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End of Life

End of Life

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End of Life

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  1. End of Life Readmission and Chronic illness that could benefit from end of life discussions.

  2. Palliative • Palliative care is an Interdisciplinary specialty that aims to relieve suffering and improve quality of life for patients with advanced illness, and their families. It is provided simultaneously with all other appropriate medical treatment.

  3. Palliative Care is … • Pain and Symptom Control • Goal setting • Prognostication • Psycho-Spiritual support • Integration at start of a life threatening illness—not just in the final days of life.

  4. Relationship to Hospice • Hospice is both a philosophy, and a health care reimbursement system • Restrictions on eligibility (< 6 months prognosis) • Restrictions on treatments (palliative intent and only treatments that are financially feasible). • Palliative Care has no restrictions on eligibility or use of treatments. • Hospice is a subset of Palliative Care, for patients who meet the hospice eligibility requirements.

  5. Obstructive Lung Disease http://www.cdc.gov/nchs/fastats/copd.htm • Number of noninstitutionalized adults who have ever been diagnosed with emphysema: 4.9 million • Percent of noninstitutionalized adults who have ever been diagnosed with emphysema: 2.2% • Source: Summary Health Statistics for U.S. Adults: National Health Interview Survey, 2009, tables 3, 4 Nursing home care • Number of residents with chronic obstructive pulmonary disease: 190,000 • Percent of residents with chronic obstructive pulmonary disease: 13% • Source: 2004 National Nursing Home Survey, Residents, table 33B

  6. Heart Failure http://www.cdc.gov/dhdsp/data_statistics/fact_sheets/fs_heart_failure.htm • Around 5.8 million people in the United States have heart failure. About 670,000 people are diagnosed with it each year.1 • About one in five people who have heart failure die within one year from diagnosis.1 • Heart failure was a contributing cause of 282,754 deaths in 2006.1 • In 2010, heart failure will cost the United States $39.2 billion.1 This total includes the cost of health care services, medications, and lost productivity. • The most common causes of heart failure are coronary artery disease, high blood pressure, and diabetes.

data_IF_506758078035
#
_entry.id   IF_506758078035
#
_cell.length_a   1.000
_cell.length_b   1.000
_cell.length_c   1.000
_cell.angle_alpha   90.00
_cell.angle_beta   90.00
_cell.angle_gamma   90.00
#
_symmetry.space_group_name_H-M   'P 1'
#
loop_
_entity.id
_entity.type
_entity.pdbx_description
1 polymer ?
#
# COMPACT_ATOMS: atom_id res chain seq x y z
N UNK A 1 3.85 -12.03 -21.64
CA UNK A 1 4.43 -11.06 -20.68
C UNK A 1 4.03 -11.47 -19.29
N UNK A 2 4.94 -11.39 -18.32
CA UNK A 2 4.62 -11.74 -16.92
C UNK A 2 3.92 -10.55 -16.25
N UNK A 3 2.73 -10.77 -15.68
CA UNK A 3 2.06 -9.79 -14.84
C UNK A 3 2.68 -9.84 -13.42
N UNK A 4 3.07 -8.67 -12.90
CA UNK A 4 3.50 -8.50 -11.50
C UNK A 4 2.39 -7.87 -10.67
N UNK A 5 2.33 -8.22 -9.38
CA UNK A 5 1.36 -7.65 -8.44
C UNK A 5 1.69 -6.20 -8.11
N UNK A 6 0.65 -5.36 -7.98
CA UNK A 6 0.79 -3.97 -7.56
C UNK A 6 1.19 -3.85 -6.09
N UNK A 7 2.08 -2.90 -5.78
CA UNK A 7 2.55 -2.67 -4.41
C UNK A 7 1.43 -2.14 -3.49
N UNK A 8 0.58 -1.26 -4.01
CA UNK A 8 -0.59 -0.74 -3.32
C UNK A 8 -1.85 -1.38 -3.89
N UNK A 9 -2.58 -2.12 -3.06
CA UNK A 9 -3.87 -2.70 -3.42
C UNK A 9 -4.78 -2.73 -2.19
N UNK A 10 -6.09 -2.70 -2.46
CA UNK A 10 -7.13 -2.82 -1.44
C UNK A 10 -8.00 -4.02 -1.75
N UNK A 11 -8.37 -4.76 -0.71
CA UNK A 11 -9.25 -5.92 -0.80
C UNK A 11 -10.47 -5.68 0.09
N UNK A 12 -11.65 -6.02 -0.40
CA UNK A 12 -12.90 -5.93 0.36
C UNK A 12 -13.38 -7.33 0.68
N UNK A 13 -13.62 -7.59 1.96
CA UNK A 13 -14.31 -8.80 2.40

7. Chronic Illness and Hospitalization http://www.careimprovementplus.com/newsroom/CCM.aspx • More than 133 million Americans live with chronic illnesses. 1 • Chronic diseases such as diabetes and heart failure are the leading cause of death and disability in the U.S.,accounting for 70 percent of all deaths.1, 2 • Nearly 80 percent of Medicare beneficiaries have at least one of the following chronic conditions: stroke, diabetes, emphysema, heart disease, hypertension, arthritis, osteoporosis, Parkinson's disease or urinary incontinence.2 • People with chronic conditions are the most frequent users of health care in the U.S. They account for 81 percent of hospital admissions; 91 percent of all prescriptions filled; and 76 percent of all physician visits4 • About one-fourth of people with chronic conditions have one more daily activity limitations5

  8. Cancer http://tdi.dartmouth.edu/documents/publications/2009Feb_JPalliatMed_Berke.pdf Excerpt from full article “Our analyses show that a cohort definition based on a union of Part A and Part B Medicare claims data, using a 180-day window prior to death, includes the largest number of patients while still overlapping with hospice patients with a principal diagnosis of cancer. The 180-day window corresponds to the 6-month eligibility criteria established by Medicare,10 and is consistent with data showing that the majority of patients enroll in hospice in the 180 days prior to death.” “Using a cohort definition based on joined Medicare Part A and B data and a primary or secondary diagnosis of cancer, with a more severe secondary diagnosis, appears to yields the most appropriate nationally representative sample of cancer deaths for age older than 65.”

  9. Senior Population http://www.ncqa.org/Portals/0/PublicComment/HEDIS2009/Medicare_Memo_and_Workup_PDF.pdf • The vast majority of older adults take medication to address at least three or more chronic conditions. Many have multiple prescribing physicians and use more than one pharmacy. • Furthermore, approximately two out of five seniors report that they are not taking medication because of the cost, side-effects, perceived lack of effectiveness or belief that they do not need the medication (National Survey of Seniors and Prescription Drugs 2003). • Additionally, for those elderly patients who appear to be noncompliant with drug regimens, their regimens tend to be more complex, making it difficult for them to manage medications.

  10. Registry of End Life Chronically Ill Patients • Readmission Registry allows opportunity to: • Have conversation with attending provider as to belief of life expectancy. • Ask the Question “ do you believe that this patient will decline over the next year up to and possibly include death?” • Ask the patient “ Do you believe that your health is as good as it was last year or even 6 months ago?” • Ask the Provider “ Do you think a palliative consult might encourage the patient to think about limiting treatment ?”